by Anders Hastrup.
The crisis in Darfur has captured public imagination in the US and thus the rest of the Western world in a manner unprecedented for a conflict on the African continent. Not since the anti-apartheid campaigns in the 1980s have students on US campuses been so passionately concerned about the plight of civilian Africans. Never before have the US public and various lobby groups from all sides of the political spectrum and different religious organizations been speaking with such a united voice about ending what former Secretary of State Colin Powell called a “genocide” in 2004. In their respective presidential campaigns both Barack Obama and Hillary Clinton have openly criticised the Bush administration for not putting any action behind the declaration and ending the genocide in Darfur. Before the new US administration takes over and we can expect a tougher line on the Sudanese government responsible for atrocities in Darfur, should Obama put force behind his words, it is of great importance that everyone engaged with the Darfur in the US read this piece and try to revise the root causes of the current tragedy and use these reflections to create a more balanced response. In this piece I wish to highlight some of the problems in labelling Darfur a “genocide” and separating the history of this tragedy from the history of the rest of Sudan.
Before moving on with some of the shortcomings of seeing Darfur as an unprecedented catastrophe in both the history of Sudan and Africa, let me say that I thoroughly appreciate the efforts of individuals, students, journalists, celebrities, community organisations, religious and political figures in the US who have put an incredible amount of energy in speaking out for the plight of the suffering civilians of Darfur. I myself have lived in Sudan for more than 2 years and have spent more than 1 one year working with the many internally displaced persons in the huge camps in Darfur. I have witnessed a humanitarian situation that has only deteriorated, families fleeing their homes for the second and third time all telling their stories of husbands slain in front of their wives, sexual violence and burnt down villages. I have met women gang-raped so violently they were unable to walk months after it took place, I have seen infants on the brink of starvation who I know can no longer possibly be alive as humanitarian access has been hindered by the deliberate attacks on NGO and UN vehicles all through Darfur.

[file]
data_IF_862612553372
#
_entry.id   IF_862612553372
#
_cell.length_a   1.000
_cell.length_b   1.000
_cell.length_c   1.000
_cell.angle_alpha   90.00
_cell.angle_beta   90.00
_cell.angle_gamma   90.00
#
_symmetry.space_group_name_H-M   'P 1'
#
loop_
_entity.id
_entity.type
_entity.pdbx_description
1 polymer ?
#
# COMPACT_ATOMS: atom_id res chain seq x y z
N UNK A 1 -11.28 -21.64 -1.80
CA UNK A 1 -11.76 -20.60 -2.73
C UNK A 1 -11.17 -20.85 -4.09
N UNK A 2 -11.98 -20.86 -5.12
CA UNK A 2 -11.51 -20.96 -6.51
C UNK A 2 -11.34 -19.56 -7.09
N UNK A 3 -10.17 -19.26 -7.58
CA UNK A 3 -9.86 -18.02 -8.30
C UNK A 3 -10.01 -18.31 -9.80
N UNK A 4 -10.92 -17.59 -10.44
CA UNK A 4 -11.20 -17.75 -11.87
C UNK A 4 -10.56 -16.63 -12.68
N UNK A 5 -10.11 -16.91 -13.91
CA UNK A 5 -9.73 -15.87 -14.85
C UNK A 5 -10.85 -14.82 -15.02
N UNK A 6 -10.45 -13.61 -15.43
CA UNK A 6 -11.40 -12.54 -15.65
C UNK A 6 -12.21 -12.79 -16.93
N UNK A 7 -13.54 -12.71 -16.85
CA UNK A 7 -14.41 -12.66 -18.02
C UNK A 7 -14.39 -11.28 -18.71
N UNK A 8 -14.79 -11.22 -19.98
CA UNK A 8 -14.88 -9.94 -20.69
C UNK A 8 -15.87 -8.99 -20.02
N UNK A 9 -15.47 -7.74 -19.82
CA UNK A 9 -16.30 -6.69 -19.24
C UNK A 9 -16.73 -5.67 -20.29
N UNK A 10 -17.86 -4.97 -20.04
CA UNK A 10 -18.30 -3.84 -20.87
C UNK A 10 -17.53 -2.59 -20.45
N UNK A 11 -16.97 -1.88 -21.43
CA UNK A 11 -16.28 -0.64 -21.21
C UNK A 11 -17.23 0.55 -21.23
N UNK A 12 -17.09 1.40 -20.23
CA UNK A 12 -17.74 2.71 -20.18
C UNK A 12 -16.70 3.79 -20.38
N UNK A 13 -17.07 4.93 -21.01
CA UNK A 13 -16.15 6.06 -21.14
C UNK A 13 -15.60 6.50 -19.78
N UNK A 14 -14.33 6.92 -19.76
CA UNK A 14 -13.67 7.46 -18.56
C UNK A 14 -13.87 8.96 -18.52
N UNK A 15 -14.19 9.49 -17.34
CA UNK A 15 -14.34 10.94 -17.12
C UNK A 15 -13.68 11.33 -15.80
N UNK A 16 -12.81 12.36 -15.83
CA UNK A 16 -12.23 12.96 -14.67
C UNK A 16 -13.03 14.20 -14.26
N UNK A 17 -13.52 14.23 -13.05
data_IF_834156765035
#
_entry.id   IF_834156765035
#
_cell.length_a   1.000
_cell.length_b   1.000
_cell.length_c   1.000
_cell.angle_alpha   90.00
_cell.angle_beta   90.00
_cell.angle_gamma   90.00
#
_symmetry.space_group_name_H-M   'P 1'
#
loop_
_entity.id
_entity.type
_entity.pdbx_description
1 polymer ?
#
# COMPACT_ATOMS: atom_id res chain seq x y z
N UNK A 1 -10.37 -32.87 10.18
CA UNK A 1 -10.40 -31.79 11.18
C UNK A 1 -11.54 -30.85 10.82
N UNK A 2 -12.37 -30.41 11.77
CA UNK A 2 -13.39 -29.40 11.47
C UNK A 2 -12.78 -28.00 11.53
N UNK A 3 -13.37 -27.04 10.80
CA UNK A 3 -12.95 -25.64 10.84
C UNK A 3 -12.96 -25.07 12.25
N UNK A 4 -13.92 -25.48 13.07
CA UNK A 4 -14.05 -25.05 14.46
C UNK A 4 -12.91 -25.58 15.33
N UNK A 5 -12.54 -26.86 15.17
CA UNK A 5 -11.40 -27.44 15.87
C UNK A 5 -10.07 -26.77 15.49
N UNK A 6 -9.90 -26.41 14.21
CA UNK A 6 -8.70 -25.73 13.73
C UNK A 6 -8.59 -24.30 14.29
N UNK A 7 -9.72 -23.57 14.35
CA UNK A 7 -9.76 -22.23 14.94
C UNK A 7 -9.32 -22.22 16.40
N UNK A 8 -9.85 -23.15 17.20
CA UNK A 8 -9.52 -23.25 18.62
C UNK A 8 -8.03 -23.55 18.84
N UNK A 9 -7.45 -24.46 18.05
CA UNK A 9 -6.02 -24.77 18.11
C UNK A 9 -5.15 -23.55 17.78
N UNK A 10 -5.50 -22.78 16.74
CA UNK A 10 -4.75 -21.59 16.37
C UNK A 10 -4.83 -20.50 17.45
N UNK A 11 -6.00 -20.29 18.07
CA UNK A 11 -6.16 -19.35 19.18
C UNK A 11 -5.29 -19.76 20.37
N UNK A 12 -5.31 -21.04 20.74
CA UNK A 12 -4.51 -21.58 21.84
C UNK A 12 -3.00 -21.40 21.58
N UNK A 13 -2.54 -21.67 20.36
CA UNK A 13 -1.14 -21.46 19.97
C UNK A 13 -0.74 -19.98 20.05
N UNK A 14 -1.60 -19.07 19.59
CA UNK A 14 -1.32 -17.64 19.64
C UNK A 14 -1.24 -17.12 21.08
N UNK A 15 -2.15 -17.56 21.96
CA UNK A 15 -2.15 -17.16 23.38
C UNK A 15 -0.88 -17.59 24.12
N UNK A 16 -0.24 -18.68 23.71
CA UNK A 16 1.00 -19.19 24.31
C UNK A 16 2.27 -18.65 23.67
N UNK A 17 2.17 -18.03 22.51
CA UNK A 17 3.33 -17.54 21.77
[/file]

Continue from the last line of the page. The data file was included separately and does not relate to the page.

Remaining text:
I do not wish to downplay the need for action and upgraded international engagement, yet in my view a continued uncritical use of the term “genocide” where “Arabs” kill “Africans” to describe the horrors in Darfur is not only historically wrong, it may potentially be counterproductive and reproduce the current patterns of conflict, where civilians pay the highest price. Here is why:
• The Sudanese government armed loyal Arab militias, the janjaweed, to carry out a scorched earth campaign as a counter insurgency strategy crushing an armed rebellion against the Khartoum government in 2003-2004. This led to the displacement of more than 2 million people, mostly non- Arab Africans throughout Darfur. However, many senior janjaweed commanders did not feel they where adequately rewarded by the Sudanese government wherefore they turned against Khartoum. In some cases these Arab rebels formed new alliances with the rebels they had set out to crush. Across ethnic boundaries they came together in unified resistance to Khartoum.